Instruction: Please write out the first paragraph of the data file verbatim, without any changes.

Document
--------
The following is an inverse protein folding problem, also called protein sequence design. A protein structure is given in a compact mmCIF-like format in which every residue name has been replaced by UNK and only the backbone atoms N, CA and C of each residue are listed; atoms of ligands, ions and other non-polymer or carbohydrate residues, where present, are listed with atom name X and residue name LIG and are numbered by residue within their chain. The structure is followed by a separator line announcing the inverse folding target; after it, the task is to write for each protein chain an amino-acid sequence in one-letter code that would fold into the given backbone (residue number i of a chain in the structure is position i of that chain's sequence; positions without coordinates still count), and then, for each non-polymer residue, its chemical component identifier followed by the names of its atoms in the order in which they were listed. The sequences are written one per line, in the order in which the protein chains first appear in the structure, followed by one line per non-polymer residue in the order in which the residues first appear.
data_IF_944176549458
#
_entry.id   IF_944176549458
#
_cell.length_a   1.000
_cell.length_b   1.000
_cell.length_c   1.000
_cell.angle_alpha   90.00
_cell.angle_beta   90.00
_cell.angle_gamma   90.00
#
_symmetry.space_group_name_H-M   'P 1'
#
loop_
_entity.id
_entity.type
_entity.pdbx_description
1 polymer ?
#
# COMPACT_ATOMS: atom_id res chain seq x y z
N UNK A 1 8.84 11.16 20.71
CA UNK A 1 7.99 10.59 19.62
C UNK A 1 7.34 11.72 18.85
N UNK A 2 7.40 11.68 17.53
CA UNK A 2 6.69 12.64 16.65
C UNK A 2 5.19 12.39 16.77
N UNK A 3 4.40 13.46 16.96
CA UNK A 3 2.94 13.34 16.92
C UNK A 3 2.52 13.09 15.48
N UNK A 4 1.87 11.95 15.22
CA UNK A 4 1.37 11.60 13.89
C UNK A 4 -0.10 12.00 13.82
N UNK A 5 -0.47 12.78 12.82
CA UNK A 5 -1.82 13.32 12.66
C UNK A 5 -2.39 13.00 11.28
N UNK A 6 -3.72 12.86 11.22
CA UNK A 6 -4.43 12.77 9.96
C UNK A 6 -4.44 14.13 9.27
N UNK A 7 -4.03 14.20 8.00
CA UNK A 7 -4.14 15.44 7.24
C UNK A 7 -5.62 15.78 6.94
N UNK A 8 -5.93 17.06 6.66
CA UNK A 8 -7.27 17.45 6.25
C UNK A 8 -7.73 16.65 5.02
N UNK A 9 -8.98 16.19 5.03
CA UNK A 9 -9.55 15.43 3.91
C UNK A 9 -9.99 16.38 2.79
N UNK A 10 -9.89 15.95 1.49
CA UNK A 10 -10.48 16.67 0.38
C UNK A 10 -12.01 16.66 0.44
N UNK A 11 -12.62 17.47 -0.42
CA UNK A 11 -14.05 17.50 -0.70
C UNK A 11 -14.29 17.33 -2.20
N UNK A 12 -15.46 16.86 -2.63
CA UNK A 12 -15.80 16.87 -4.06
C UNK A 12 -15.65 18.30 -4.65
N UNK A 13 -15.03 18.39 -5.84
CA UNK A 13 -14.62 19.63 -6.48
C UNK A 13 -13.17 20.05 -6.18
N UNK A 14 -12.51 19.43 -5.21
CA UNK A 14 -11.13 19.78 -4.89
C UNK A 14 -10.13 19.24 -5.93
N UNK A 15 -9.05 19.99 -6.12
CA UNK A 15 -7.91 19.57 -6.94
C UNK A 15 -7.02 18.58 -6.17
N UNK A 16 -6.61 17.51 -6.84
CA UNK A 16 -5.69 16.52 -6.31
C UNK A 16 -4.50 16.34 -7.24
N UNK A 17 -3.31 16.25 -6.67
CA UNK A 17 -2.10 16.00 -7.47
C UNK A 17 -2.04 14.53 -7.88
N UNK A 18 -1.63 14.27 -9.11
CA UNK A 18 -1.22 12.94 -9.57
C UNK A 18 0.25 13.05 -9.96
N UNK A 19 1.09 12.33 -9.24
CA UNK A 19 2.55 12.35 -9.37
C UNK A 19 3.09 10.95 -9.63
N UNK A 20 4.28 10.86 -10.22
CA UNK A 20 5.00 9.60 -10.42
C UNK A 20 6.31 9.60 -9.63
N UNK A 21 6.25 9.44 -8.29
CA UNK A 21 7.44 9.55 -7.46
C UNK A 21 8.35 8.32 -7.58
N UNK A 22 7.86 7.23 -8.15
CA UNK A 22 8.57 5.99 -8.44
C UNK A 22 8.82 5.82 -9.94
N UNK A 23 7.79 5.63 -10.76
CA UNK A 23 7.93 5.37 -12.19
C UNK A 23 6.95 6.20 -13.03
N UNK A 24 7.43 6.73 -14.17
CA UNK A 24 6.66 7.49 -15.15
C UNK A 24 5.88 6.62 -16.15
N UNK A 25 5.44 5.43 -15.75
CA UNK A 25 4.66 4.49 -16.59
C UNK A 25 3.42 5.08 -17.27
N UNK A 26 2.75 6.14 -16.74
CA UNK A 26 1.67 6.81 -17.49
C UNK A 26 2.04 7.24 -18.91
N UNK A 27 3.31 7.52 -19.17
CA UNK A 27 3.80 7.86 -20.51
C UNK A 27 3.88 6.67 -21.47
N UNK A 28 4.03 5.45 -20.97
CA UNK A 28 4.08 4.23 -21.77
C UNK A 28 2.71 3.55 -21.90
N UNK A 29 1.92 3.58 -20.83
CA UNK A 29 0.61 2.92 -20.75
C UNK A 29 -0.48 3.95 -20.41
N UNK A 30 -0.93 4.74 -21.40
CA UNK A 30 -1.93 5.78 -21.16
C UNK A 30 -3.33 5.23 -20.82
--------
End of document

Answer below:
The following is an inverse protein folding problem, also called protein sequence design. A protein structure is given in a compact mmCIF-like format in which every residue name has been replaced by UNK and only the backbone atoms N, CA and C of each residue are listed; atoms of ligands, ions and other non-polymer or carbohydrate residues, where present, are listed with atom name X and residue name LIG and are numbered by residue within their chain. The structure is followed by a separator line announcing the inverse folding target; after it, the task is to write for each protein chain an amino-acid sequence in one-letter code that would fold into the given backbone (residue number i of a chain in the structure is position i of that chain's sequence; positions without coordinates still count), and then, for each non-polymer residue, its chemical component identifier followed by the names of its atoms in the order in which they were listed. The sequences are written one per line, in the order in which the protein chains first appear in the structure, followed by one line per non-polymer residue in the order in which the residues first appear.